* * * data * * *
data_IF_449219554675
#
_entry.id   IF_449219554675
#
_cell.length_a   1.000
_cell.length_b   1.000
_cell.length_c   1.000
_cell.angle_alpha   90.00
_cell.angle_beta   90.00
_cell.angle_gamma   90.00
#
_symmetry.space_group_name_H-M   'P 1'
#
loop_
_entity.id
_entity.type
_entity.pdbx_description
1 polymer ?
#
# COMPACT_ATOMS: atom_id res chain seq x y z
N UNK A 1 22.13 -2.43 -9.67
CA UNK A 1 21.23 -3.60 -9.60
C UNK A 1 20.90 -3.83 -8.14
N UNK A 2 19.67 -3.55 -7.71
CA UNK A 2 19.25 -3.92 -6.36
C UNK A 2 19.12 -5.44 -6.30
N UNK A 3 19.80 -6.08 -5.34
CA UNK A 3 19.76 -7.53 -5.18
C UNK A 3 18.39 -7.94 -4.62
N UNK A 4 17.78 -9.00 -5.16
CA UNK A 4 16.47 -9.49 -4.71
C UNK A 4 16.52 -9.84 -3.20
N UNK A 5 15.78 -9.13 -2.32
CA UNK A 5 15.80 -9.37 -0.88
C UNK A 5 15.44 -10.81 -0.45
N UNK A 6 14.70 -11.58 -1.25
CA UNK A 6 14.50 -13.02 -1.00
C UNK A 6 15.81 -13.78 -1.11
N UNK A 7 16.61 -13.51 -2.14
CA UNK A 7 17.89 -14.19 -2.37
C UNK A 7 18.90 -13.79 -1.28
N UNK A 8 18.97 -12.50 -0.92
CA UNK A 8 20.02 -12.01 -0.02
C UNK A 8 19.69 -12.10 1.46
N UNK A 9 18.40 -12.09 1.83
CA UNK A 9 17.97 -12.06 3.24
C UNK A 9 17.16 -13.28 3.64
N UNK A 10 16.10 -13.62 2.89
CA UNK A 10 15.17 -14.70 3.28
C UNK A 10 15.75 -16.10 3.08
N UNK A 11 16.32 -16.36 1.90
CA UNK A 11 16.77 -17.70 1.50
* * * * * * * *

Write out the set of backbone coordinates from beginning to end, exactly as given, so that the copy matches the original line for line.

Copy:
data_IF_449219554675
#
_entry.id   IF_449219554675
#
_cell.length_a   1.000
_cell.length_b   1.000
_cell.length_c   1.000
_cell.angle_alpha   90.00
_cell.angle_beta   90.00
_cell.angle_gamma   90.00
#
_symmetry.space_group_name_H-M   'P 1'
#
loop_
_entity.id
_entity.type
_entity.pdbx_description
1 polymer ?
#
# COMPACT_ATOMS: atom_id res chain seq x y z
N UNK A 1 22.13 -2.43 -9.67
CA UNK A 1 21.23 -3.60 -9.60
C UNK A 1 20.90 -3.83 -8.14
N UNK A 2 19.67 -3.55 -7.71
CA UNK A 2 19.25 -3.92 -6.36
C UNK A 2 19.12 -5.44 -6.30
N UNK A 3 19.80 -6.08 -5.34
CA UNK A 3 19.76 -7.53 -5.18
C UNK A 3 18.39 -7.94 -4.62
N UNK A 4 17.78 -9.00 -5.16
CA UNK A 4 16.47 -9.49 -4.71
C UNK A 4 16.52 -9.84 -3.20
N UNK A 5 15.78 -9.13 -2.32
CA UNK A 5 15.80 -9.37 -0.88
C UNK A 5 15.44 -10.81 -0.45
N UNK A 6 14.70 -11.58 -1.25
CA UNK A 6 14.50 -13.02 -1.00
C UNK A 6 15.81 -13.78 -1.11
N UNK A 7 16.61 -13.51 -2.14
CA UNK A 7 17.89 -14.19 -2.37
C UNK A 7 18.90 -13.79 -1.28
N UNK A 8 18.97 -12.50 -0.92
CA UNK A 8 20.02 -12.01 -0.02
C UNK A 8 19.69 -12.10 1.46
N UNK A 9 18.40 -12.09 1.83
CA UNK A 9 17.97 -12.06 3.24
C UNK A 9 17.16 -13.28 3.64
N UNK A 10 16.10 -13.62 2.89
CA UNK A 10 15.17 -14.70 3.28
C UNK A 10 15.75 -16.10 3.08
N UNK A 11 16.32 -16.36 1.90
CA UNK A 11 16.77 -17.70 1.50